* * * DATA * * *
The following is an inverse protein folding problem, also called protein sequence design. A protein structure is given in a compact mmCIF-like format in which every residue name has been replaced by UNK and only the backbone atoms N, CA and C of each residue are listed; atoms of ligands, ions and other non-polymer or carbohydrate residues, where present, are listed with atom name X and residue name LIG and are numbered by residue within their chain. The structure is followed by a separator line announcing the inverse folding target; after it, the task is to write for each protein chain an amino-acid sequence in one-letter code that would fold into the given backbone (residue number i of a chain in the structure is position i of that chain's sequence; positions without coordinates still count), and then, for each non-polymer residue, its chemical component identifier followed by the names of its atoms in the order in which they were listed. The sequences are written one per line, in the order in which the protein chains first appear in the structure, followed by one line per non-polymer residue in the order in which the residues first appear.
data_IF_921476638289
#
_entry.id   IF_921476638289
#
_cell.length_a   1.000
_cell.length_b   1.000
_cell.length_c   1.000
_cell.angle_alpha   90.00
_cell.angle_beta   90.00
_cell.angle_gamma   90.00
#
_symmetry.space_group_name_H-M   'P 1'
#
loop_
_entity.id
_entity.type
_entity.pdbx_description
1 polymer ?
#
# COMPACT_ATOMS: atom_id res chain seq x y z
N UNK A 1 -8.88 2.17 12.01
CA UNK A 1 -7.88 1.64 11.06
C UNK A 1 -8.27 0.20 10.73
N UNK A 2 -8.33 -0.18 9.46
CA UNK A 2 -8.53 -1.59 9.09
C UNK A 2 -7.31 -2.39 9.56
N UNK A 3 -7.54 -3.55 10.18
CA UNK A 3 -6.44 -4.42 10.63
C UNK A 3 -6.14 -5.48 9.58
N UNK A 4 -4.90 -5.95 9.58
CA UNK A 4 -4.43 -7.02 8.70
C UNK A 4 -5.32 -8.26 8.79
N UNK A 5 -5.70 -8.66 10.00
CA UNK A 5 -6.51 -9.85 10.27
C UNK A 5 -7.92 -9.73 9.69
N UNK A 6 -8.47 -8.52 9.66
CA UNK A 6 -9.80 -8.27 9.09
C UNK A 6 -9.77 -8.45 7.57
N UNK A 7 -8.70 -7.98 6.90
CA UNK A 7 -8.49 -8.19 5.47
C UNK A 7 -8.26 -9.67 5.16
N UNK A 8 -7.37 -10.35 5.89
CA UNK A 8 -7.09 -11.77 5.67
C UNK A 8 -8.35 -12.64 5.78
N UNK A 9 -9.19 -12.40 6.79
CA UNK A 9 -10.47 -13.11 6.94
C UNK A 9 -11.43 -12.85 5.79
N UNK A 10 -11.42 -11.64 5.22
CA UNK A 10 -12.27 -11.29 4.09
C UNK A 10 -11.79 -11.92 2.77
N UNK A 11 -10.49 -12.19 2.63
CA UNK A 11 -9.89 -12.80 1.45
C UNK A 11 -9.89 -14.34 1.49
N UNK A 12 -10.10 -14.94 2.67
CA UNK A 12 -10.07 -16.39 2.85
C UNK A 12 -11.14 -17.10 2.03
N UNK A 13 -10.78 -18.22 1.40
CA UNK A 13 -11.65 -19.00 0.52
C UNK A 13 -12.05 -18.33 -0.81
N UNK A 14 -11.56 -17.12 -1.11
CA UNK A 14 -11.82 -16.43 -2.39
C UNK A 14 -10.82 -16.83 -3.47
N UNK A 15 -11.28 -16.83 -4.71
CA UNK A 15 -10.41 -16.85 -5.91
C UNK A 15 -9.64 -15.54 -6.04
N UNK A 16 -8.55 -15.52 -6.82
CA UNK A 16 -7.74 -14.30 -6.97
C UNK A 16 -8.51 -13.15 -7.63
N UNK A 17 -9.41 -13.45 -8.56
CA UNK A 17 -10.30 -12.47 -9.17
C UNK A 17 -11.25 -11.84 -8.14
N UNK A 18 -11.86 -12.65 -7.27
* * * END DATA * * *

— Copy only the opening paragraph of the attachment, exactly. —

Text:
The following is an inverse protein folding problem, also called protein sequence design. A protein structure is given in a compact mmCIF-like format in which every residue name has been replaced by UNK and only the backbone atoms N, CA and C of each residue are listed; atoms of ligands, ions and other non-polymer or carbohydrate residues, where present, are listed with atom name X and residue name LIG and are numbered by residue within their chain. The structure is followed by a separator line announcing the inverse folding target; after it, the task is to write for each protein chain an amino-acid sequence in one-letter code that would fold into the given backbone (residue number i of a chain in the structure is position i of that chain's sequence; positions without coordinates still count), and then, for each non-polymer residue, its chemical component identifier followed by the names of its atoms in the order in which they were listed. The sequences are written one per line, in the order in which the protein chains first appear in the structure, followed by one line per non-polymer residue in the order in which the residues first appear.